Things to Look for in a Woodworking Router

Depending on your woodworking needs, you’ll want to consider the following important factors before purchasing a router:

  • Compact vs. regular size. The type of router you purchase depends on what type of project you want to complete. A compact router will suffice for projects that require decorative or rounded edges. However, you’ll need a regular sized hand-held for deeper cuts such as a 1” dado or mortise cut.
  • Table-top vs. hand-held. Although I only reviewed hand-held routers, table-top routers are great for high volume routering. As well, you can use your hand-held router with a router table. Most brands will sell a router table to go along with their routers, like this one from Bosch.
  • Plunge vs. fixed. While the routers in this guide are all fixed base, many have the option of having a plunge-base accessory. A plunge router, or one affixed with the plunge accessory, is helpful when making precise cuts in the middle of a panel. Fixed base models are better for projects that require a consistent depth of cut, like edging or dados.
  • Power. The amount of power your router has will determine the type of materials and depth of cut you’ll be able to make. Compact routers, at less than 2 HP and eight amps, won’t be able to go much more than ½” deep, consistently. As well, they will struggle with harder woods like oak or maple.

Also, the max rpm’s of your router doesn’t indicate the overall power. Amps do. It is important to note that ¼” shafts won’t handle large diameter bits at moderate to high speeds. A 3” diameter bit actually spins much faster at the tip of the blade than at the shaft itself, sometimes over double the rpm! Thus, limit jobs with a compact router to smaller bits and shallower depths.

Woodworking Router FAQ

Q: What bits do I need to go with my new handheld router?

A: Most routers will not come with any bits. If they do, it might be only a small drum bit. Therefore, you’ll need to pick up a basic set of bits. Every home improvement store sells them. Once you get comfortable with your new tool, then you can look at more job-specific bits, like these.

Q: Are routers safe?

A: Routers can be one of the most dangerous tools in the woodshop. The motors are extremely powerful, and your fingers sit only a few inches away from steel blades moving at 30,000 rpms. Careful, slow use of the tool is critical. Going too fast could result in hesitation or bumps, and that’s when fingers can get chopped.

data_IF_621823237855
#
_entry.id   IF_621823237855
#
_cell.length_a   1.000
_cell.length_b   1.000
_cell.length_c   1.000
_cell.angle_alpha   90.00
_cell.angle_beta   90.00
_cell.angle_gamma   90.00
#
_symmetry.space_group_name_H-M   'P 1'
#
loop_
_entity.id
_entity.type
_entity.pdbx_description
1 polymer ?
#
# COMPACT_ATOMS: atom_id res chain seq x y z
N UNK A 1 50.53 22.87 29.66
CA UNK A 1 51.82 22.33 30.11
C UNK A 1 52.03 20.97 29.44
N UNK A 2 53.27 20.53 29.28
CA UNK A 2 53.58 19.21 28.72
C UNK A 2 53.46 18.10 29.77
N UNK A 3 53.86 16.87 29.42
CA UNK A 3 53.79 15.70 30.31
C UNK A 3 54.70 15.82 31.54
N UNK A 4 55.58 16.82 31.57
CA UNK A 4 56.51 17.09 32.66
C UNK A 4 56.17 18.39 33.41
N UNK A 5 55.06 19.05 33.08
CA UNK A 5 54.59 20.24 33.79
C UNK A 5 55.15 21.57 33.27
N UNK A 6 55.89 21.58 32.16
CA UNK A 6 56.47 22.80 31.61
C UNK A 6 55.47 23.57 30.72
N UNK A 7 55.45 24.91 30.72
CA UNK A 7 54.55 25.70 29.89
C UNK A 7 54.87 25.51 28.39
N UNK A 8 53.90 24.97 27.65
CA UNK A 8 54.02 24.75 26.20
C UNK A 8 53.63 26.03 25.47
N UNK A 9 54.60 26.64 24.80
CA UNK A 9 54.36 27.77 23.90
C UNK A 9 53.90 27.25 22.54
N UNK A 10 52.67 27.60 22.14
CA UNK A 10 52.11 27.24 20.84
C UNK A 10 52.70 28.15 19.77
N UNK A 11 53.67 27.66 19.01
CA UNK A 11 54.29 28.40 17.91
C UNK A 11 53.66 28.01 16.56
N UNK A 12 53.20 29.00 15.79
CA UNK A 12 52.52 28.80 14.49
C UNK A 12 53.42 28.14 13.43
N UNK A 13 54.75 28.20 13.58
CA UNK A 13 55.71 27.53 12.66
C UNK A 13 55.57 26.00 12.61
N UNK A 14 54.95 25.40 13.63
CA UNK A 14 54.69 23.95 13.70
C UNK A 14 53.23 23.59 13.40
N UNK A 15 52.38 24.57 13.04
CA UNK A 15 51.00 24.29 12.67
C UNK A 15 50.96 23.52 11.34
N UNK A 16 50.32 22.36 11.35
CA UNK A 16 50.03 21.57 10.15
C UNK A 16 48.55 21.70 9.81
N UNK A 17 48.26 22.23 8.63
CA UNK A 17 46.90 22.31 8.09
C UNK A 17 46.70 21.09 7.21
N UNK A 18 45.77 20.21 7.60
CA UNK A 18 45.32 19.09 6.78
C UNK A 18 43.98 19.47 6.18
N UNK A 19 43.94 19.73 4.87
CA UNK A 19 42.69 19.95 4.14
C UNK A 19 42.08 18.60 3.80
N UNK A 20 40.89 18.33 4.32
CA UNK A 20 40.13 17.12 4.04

Also, the huge rpm’s of the router means wood chips come flying out at a high rate of speed. Safety glasses are an absolute must, and a dust mask.

Q: I’m new to woodworking. Can I handle a router?

A: Absolutely. Compact routers are a great introductory tool for beginning woodworkers. Rounding over edges or making molding is totally within the grasp of the beginner using a compact router.

Beginners should acquaint themselves with routers as soon as possible. Once you get the hang of the machine, you will realize how many different jobs you can accomplish like an entire set of kitchen cabinets or decorative woodwork.

best woodworking router

Wrap Up

The DeWalt DWP611 is one of the better compact routers, especially for beginner woodworkers. The clear base and LED light features make it see your cuts as you go, important for those learning how to use the tool properly. While the 1.5 HP motor is average for a compact, the price range is reasonable for any budget.

A more professional solution is the DeWalt DW618 Variable Speed Fixed-Base Router. This non-compact handheld router is powerful enough for deep cuts and hardwoods, at 2 ¼ HP. The variable speed feature sets it apart from many other routers in the full-size category. As well, the option to switch cord placement is hard to find in any other brand. This router is a good, affordable full-sized option.

While the price is always top of mind for anyone looking to buy the best woodworking router, knowing what you will use the router for is more important. Some jobs require a compact router, while others need a full-sized router. This guide will help you determine the best wood router for your next woodworking project. Are you looking for a guide on plunge routers? Check out, The Best Plunge Router – Complete Buying Guide & Reviews.

About Russ Thompson

Hey I'm Russ and I have been a contractor for over 20 years. I know what the cost of having the right tools and materials for the job. My passion for woodworking and helping others by workshops in my wood shop. I have beginner classes all the way up expert trade classes. Check out my bio for more.